By Susan O'Neill Posted September 16, 2010, 11:50 AM EDT
TORONTO In addition to hosting hundreds of film screenings and attracting countless Hollywood celebrities, the Toronto International Film Festival is known for its late-night parties. Here's a look at three pop-up spaces sponsored by Nikki Beach, ET Canada, and Toromagazine.com.
1. Hospitality brand Nikki Beach returned to Toronto for the second consecutive year, setting up two pop-up locations, including a press junket lounge at the Four Seasons Hotel, for the duration of the festival—which began on Thursday and runs through Sunday. For nighttime action and post-screening parties, Nikki Beach worked with Jeffry Roick of McNabb Roick Events to create a Nikki Beach Restaurant and Champagne Lounge within C Lounge. Roick dressed the space, owned by the Liberty Entertainment Group, in the brand's signature all-white decor. The venue, staffed with DJs, hostesses, and a chef from St-Tropez, was open to anyone with a V.I.P. access card.
2. Global’s Entertainment Tonight Canada partnered with the Liberty Entertainment Group to host four red carpet gala events, held Saturday through Tuesday nights, at Festival Central—a party venue in a clear-topped tent on the rooftop of a Yorkville parking garage. The venue, sponsored by L'Oréal Paris and the Bay, hosted official celebrations for Barney's Version and Good Neighbours, as well as a party celebrating Dipdive (Will.I.Am’s new media network), and the presentation of the Spotlight Awards.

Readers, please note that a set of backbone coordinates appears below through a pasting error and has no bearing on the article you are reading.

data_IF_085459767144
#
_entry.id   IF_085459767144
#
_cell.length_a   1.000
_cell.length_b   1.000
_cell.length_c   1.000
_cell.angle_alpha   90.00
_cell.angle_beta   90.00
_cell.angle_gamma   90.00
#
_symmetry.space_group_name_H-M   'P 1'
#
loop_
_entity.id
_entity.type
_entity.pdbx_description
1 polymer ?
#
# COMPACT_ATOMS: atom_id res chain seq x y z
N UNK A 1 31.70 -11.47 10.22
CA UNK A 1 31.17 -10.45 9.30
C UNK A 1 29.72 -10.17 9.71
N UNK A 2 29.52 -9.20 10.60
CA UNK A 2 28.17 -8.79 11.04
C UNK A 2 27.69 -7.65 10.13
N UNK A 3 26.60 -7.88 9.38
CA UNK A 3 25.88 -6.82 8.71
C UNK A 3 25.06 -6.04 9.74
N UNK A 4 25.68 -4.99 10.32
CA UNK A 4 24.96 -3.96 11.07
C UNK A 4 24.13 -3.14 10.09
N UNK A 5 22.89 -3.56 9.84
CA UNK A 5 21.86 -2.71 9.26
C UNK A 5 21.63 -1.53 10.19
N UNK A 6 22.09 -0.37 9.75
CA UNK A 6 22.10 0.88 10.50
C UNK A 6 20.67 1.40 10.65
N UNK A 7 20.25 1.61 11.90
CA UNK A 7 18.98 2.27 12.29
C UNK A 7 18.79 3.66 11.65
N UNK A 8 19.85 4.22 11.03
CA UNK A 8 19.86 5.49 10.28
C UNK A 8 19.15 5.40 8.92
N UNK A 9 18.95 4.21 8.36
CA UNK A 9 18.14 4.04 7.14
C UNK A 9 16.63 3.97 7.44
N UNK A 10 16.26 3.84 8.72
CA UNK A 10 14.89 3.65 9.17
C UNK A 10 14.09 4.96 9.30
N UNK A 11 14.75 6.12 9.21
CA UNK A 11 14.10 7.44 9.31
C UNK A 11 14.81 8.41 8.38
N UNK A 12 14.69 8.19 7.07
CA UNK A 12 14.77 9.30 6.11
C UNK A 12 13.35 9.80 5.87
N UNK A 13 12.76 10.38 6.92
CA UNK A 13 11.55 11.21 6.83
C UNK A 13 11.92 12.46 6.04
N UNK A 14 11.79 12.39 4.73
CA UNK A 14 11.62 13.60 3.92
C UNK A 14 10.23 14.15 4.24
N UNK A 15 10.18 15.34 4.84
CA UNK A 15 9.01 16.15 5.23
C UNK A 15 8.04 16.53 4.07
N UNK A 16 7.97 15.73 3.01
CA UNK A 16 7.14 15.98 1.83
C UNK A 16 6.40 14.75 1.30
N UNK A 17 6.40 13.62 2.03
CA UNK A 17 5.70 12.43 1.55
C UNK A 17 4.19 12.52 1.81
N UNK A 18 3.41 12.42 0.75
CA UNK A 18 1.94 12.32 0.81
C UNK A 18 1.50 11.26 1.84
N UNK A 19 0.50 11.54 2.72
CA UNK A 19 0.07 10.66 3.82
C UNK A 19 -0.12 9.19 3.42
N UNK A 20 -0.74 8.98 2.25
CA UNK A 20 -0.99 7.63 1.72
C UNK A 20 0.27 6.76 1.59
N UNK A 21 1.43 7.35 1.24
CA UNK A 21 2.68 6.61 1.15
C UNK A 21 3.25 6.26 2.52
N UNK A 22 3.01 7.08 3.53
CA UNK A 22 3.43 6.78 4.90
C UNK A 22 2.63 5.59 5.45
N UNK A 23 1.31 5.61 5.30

ET Canada also set up a studio lounge at the Four Seasons Hotel, where hosts Cheryl Hickey and Rick Campanelli interviewed visiting celebrities. V.I.P.s sipped Moët et Chandon Champagne and autographed a custom magnum to be auctioned off for charity. Stars also had the opportunity to visit a gift suite with jewelry from Thomas Sabo and lingerie from Victoria's Secret.
3. Online men's publication Toromagazine.com partnered with NKPR to present a late-night, invitation-only lounge for film industry insiders called Toro After Dark. The lounge, at Pears on the Avenue (a presentation centre for a condominium project from Menkes Developments Ltd.), ran from Thursday through Sunday, hosting events like the opening of “Red,” a preview of The New York Times Canadian Photo Archive curated by Caitlin Cronenberg, and the second annual fund-raiser for Artists for Peace and Justice.
“It's a neat space for a cocktail party because it almost feels like a little bit of a maze, but it works for intimate conversations,” said NKPR president Natasha Koifman. For the “Red” opening Thursday, organizers brought in panels of reclaimed barn wood to create a backdrop for the images. And for the APJ fund-raiser, held Saturday, attendees had the opportunity to donate to the charity by buying gift tags from a tree positioned in the centre of the space. (A $100 donation supplied a child in Haiti with clean water, and $500 paid for supplies for an entire school for one year.)